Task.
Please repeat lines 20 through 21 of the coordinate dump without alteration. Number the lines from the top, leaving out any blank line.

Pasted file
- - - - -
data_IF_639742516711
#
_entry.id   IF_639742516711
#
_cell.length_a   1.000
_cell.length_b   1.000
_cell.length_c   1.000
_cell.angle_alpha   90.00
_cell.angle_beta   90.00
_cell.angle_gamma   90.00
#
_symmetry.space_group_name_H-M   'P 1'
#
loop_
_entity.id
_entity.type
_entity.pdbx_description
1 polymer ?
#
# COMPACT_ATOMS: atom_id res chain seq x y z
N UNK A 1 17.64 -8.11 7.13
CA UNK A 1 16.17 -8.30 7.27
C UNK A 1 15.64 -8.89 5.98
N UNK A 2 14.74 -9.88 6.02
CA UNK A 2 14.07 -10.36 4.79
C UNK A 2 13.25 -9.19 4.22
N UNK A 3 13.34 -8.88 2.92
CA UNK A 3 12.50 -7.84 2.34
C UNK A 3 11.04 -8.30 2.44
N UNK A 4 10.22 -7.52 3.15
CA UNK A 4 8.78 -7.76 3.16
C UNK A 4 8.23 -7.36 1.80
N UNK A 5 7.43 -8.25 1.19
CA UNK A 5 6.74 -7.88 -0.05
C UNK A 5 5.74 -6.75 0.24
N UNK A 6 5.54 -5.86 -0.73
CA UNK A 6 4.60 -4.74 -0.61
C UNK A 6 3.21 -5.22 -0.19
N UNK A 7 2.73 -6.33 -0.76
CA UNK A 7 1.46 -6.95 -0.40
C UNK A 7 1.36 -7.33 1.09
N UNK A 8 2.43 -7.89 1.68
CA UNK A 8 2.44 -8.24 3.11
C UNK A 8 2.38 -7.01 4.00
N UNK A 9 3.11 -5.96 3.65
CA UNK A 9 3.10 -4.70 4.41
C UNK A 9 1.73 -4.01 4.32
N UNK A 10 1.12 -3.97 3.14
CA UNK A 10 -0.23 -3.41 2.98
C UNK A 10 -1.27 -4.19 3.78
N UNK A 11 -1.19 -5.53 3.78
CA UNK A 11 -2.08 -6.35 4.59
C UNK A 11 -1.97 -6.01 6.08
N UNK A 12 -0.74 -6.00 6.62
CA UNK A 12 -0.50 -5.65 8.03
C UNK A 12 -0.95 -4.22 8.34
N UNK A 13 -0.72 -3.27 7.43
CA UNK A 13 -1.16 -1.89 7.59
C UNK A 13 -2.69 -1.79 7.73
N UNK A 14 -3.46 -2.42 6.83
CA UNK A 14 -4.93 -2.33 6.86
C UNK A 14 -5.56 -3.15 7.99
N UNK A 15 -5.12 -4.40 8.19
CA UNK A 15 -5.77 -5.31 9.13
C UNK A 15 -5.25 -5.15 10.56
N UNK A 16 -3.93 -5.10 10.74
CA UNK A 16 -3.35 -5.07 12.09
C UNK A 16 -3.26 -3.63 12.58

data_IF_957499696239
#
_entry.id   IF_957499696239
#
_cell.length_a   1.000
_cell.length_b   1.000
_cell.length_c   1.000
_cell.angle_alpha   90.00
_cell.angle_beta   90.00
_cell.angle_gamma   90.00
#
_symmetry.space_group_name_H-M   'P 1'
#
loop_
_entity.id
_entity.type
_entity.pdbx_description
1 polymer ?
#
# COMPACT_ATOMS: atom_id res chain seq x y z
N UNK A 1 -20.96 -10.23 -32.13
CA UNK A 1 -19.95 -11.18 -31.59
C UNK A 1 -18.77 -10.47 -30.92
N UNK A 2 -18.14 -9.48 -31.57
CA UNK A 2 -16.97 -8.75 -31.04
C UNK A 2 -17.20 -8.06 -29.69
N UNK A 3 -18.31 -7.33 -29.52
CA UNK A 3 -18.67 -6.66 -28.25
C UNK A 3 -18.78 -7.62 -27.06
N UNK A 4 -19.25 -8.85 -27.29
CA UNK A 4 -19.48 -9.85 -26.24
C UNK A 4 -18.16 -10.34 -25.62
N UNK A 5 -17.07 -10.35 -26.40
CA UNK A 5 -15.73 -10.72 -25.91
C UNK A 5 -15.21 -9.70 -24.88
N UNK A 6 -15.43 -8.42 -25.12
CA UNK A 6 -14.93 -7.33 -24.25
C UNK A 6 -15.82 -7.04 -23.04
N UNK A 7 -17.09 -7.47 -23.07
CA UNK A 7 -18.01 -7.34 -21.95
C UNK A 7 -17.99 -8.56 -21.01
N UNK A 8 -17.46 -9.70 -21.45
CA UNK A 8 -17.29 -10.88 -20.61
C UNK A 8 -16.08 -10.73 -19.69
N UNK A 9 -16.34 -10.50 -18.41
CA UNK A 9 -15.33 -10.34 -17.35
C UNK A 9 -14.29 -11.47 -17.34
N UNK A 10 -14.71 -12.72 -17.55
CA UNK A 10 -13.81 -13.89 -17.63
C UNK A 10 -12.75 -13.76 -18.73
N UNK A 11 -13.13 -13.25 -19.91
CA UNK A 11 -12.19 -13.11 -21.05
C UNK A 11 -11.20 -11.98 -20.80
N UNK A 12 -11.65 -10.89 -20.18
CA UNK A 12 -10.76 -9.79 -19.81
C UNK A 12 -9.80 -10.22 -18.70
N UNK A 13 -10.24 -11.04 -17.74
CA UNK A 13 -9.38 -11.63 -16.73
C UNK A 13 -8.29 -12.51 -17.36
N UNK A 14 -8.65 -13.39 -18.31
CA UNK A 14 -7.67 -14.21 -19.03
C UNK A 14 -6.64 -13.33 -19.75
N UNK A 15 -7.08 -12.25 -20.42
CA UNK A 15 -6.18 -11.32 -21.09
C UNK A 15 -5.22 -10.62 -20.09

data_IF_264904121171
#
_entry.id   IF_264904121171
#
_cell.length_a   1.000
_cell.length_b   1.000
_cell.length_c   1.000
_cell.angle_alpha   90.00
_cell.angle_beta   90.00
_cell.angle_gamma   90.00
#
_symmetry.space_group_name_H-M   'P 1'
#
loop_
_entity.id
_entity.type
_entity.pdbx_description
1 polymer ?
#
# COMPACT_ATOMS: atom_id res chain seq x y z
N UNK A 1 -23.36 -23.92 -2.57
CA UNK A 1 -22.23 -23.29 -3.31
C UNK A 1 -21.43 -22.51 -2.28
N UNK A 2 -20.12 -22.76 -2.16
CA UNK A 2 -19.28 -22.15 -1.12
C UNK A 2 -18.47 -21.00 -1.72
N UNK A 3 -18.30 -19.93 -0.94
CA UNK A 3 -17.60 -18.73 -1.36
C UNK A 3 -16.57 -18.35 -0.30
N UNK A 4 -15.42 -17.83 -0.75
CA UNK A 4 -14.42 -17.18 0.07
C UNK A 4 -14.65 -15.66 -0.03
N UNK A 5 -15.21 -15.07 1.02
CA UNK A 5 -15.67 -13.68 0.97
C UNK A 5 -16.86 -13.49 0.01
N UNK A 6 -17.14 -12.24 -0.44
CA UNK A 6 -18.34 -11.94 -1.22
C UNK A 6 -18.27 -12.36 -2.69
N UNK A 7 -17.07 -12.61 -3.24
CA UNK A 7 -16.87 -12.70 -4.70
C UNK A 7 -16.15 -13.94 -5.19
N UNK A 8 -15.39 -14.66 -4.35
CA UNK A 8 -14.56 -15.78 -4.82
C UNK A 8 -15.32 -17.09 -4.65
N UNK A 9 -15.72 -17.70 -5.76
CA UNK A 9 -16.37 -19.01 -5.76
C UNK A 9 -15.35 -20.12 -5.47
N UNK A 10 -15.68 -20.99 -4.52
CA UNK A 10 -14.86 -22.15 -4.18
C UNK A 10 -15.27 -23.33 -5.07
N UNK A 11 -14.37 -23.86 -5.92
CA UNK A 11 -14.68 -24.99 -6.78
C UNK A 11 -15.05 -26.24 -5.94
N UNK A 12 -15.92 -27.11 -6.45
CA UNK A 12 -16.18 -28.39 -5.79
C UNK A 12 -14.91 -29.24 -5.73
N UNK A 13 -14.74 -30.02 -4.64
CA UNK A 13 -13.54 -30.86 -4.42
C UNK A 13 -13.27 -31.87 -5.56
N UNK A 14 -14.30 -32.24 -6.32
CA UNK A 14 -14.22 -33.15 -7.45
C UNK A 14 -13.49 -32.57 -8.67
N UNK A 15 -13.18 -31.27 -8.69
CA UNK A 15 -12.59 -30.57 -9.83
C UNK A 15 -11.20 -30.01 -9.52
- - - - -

# COMPACT_ATOMS: atom_id res chain seq x y z
N UNK A 1 17.64 -8.11 7.13